211 is a Lifeline for America's Everyday Emergencies


You’ve heard of dialing 911 for emergencies. But what about 211?

In a recent interview with the Sun Times News, Jerome Espy, Senior Director of Communications & Media Relations for the United Way of Southeastern Michigan, explained the critical role the 211 service provides and has provided for many people.

In 2023, the service connected 315,700 calls to needed services in Southeast Michigan, 10,590 of which were in Washtenaw County.

Espy says, “We know what 9-1-1 is. This is the same type of thing. People can call 2-1-1 for a different set of emergency services. We get them connected to the resource they need.” The service is a 24/7 resource helping people across 99% of the U.S. and Canada.

Responding to over 20 million requests annually, 211 addresses a wide array of basic needs, including food and nutrition programs, housing and utility assistance, emergency and disaster relief, employment, education, veterans' services, healthcare, addiction rehabilitation, support for ex-offenders, mental health support, and domestic abuse escape paths. The service is easily accessible via phone or online at 211.org.

The 211 service, Espy detailed, is the country's most comprehensive source of local resources and services. It is staffed by thousands of caring, local experts who are available around the clock. The confidentiality and anonymity of calls to 211 are assured, providing a safe and trustworthy avenue for assistance.

Espy shared the service's impact in Southeast Michigan. “Daily, we get about 750 calls into the 2-1-1 call center for Southeast Michigan. That’s 24 hours a day, seven days a week,” he said.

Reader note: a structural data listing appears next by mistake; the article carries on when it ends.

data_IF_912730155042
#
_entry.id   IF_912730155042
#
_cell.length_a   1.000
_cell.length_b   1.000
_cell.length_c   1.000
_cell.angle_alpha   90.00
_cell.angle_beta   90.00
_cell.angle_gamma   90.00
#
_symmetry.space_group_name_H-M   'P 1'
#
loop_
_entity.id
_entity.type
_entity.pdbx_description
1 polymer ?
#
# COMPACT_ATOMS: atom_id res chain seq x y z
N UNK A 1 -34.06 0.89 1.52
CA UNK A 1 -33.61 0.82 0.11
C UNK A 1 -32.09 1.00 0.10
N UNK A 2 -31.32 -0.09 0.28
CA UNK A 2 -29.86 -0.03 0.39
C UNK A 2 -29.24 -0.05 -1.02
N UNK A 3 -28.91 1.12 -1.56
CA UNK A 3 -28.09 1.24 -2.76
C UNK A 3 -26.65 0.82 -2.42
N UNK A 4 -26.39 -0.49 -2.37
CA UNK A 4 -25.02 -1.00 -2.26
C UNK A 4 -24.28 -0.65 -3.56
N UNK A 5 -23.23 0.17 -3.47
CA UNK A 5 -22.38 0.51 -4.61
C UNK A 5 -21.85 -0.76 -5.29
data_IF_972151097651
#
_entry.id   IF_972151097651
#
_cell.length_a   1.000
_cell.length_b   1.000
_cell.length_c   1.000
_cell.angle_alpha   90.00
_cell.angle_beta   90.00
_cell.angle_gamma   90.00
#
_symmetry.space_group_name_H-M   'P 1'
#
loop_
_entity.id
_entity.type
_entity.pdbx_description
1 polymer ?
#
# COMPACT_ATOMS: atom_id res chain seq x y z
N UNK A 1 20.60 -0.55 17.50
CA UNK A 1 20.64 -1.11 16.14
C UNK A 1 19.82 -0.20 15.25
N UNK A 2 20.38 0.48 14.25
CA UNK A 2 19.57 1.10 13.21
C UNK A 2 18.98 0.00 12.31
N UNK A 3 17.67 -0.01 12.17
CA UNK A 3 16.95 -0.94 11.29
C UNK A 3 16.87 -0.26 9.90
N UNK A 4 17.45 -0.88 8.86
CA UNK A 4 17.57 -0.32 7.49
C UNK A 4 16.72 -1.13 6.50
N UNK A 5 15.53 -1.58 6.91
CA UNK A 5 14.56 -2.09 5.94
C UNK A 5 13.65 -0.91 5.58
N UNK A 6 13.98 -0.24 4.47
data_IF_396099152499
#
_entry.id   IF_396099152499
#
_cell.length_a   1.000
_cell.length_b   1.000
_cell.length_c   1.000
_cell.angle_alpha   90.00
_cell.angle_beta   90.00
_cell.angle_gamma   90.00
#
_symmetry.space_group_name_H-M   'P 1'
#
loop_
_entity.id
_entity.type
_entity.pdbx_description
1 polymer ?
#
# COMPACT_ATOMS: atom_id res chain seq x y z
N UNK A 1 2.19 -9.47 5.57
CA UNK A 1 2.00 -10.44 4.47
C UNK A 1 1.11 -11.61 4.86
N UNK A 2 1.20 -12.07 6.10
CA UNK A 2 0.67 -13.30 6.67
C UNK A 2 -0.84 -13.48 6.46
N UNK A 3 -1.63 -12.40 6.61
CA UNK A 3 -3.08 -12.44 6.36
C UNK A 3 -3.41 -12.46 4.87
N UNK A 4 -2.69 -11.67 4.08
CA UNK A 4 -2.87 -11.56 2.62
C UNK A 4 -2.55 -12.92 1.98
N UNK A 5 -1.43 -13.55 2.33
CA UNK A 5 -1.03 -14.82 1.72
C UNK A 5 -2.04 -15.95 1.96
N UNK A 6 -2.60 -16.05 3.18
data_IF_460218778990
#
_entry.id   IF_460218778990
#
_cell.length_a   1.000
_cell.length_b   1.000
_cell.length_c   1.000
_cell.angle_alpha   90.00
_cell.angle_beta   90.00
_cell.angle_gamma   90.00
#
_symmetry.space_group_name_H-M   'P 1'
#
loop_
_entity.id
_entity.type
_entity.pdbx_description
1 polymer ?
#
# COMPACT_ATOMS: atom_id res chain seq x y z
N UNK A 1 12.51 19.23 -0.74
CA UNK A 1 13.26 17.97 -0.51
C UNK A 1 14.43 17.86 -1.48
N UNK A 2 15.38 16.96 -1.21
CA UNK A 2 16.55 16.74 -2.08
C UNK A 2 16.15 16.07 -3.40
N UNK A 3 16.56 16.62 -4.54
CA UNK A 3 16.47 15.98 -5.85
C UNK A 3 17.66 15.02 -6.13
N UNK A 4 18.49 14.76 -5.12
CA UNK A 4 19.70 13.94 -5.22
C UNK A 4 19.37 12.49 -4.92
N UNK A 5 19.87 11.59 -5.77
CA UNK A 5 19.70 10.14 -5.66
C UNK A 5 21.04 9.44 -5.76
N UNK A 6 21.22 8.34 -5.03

He emphasized that anyone can call. Callers are not limited to those below the federal poverty line but include working individuals struggling to meet their basic needs. “The top request, you know, it's like transportation, utility payments, rent, food, and community shelters," Espy noted.

“The great thing is, if you have a need, you can call,” he added. “It's not limited by income, location, zip code, or area code. Whoever calls, they get the help.”

Espy also highlighted specific programs under 211. One example is the Michigan Energy Assistance Program, which assists people with utility payments and offers solutions like partial bill payments and payment plans. He emphasized the holistic approach of 211, often uncovering multiple needs during a single call. “They may call us for utilities, but we find out they also need food, transportation, ways to bridge the gap,” Espy said.

“You never know when you might need help,” concluded Espy. “But when you need help, you need help.”

Find out more at https://www.211.org/

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